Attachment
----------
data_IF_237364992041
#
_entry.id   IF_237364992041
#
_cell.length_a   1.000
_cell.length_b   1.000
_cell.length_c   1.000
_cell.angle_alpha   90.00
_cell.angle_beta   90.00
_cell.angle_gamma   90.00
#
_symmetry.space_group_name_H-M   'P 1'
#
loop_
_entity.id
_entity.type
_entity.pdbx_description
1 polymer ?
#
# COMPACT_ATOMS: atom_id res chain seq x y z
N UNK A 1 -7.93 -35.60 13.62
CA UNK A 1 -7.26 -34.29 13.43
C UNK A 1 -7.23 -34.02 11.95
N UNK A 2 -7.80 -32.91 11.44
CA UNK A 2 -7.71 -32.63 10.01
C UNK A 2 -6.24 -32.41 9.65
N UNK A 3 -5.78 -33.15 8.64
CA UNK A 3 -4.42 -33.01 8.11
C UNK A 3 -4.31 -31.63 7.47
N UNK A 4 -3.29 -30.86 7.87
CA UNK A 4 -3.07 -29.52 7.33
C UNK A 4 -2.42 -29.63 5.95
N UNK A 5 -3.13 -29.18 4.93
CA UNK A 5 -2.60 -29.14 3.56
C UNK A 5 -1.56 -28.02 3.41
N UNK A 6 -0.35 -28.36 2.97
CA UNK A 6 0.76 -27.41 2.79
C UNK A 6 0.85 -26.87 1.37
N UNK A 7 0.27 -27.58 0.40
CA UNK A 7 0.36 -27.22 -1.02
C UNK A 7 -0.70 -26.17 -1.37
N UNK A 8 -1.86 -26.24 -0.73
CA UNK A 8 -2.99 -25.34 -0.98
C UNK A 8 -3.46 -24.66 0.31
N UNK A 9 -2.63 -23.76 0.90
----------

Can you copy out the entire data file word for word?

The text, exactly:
data_IF_237364992041
#
_entry.id   IF_237364992041
#
_cell.length_a   1.000
_cell.length_b   1.000
_cell.length_c   1.000
_cell.angle_alpha   90.00
_cell.angle_beta   90.00
_cell.angle_gamma   90.00
#
_symmetry.space_group_name_H-M   'P 1'
#
loop_
_entity.id
_entity.type
_entity.pdbx_description
1 polymer ?
#
# COMPACT_ATOMS: atom_id res chain seq x y z
N UNK A 1 -7.93 -35.60 13.62
CA UNK A 1 -7.26 -34.29 13.43
C UNK A 1 -7.23 -34.02 11.95
N UNK A 2 -7.80 -32.91 11.44
CA UNK A 2 -7.71 -32.63 10.01
C UNK A 2 -6.24 -32.41 9.65
N UNK A 3 -5.78 -33.15 8.64
CA UNK A 3 -4.42 -33.01 8.11
C UNK A 3 -4.31 -31.63 7.47
N UNK A 4 -3.29 -30.86 7.87
CA UNK A 4 -3.07 -29.52 7.33
C UNK A 4 -2.42 -29.63 5.95
N UNK A 5 -3.13 -29.18 4.93
CA UNK A 5 -2.60 -29.14 3.56
C UNK A 5 -1.56 -28.02 3.41
N UNK A 6 -0.35 -28.36 2.97
CA UNK A 6 0.76 -27.41 2.79
C UNK A 6 0.85 -26.87 1.37
N UNK A 7 0.27 -27.58 0.40
CA UNK A 7 0.36 -27.22 -1.02
C UNK A 7 -0.70 -26.17 -1.37
N UNK A 8 -1.86 -26.24 -0.73
CA UNK A 8 -2.99 -25.34 -0.98
C UNK A 8 -3.46 -24.66 0.31
N UNK A 9 -2.63 -23.76 0.90